Climate Change and Whitebark Pine: A compelling reason for restoration

NEW PAPER by Robert Keane, et alClimate Change and Whitebark Pine: Compelling reasons for restoration

There is confusion in the research and management communities about the fate of whitebark pine (Pinus albicaulis) as climates slowly warm.  Many feel that projected warmer conditions will severely reduce whitebark pine habitat and push whitebark pine off the tops of mountains or restrict the species to north of the Canadian border (Koteen 1999; Schrag et al. 2008; Warwell et al. 2007).

These speculations have been used by some land managers and agency leaders to discontinue whitebark pine restoration activities and funding.  Others feel that climate-mediated changes in the disturbance regimes will serve to keep whitebark pine within its current range, albeit at lower levels (Loehman et al. 2011).  The reality, of course, is more complex because of high uncertainty in regional climate change predictions, the high genetic diversity and resilience of the species, and the localized changes in disturbance regimes and interactions.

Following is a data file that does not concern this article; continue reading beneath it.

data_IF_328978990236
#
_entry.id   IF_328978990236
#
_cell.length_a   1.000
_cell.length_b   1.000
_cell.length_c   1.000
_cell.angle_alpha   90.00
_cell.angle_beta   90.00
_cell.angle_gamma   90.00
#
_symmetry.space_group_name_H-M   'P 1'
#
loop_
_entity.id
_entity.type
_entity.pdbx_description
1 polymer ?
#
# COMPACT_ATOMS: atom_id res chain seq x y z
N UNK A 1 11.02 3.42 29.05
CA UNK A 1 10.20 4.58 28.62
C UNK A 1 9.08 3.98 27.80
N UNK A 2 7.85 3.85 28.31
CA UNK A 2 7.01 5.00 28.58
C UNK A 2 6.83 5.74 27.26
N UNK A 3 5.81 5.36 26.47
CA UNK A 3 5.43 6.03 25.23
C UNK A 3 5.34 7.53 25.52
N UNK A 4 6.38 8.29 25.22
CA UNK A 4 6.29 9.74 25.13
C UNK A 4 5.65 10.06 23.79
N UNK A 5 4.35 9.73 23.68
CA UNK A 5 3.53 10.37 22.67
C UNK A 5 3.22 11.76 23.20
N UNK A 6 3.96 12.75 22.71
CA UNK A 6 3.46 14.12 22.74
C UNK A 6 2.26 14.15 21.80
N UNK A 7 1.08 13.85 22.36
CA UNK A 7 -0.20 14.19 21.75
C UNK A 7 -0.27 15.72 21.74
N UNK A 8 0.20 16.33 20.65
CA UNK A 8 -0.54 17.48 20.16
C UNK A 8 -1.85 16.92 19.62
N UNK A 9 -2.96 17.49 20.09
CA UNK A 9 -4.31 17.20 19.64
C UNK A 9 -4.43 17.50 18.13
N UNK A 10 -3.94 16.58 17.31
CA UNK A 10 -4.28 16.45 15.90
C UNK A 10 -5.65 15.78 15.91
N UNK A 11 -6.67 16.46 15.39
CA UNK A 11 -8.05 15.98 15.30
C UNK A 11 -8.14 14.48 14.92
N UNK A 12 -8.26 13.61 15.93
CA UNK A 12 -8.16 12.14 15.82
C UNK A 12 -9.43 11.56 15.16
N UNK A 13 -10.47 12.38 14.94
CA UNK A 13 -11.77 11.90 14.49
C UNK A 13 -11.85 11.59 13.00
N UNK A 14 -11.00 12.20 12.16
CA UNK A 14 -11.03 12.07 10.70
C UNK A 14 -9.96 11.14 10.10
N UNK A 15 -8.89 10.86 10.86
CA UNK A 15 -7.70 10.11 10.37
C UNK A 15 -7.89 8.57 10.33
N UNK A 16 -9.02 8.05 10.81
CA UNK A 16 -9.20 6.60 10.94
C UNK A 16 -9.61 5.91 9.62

Therefore, we suggest that the question of whether to restore whitebark pine is not dependent on future climates since we really can’t predict them, and, more importantly, we cannot predict how landscapes will respond to them, but restoration is instead dependent on whether society can afford the loss of this widely distributed foundation and keystone species and the ecosystems that it creates (Tomback et al. 2001a).

Read the full article HERE.

skeleton Ben Wilson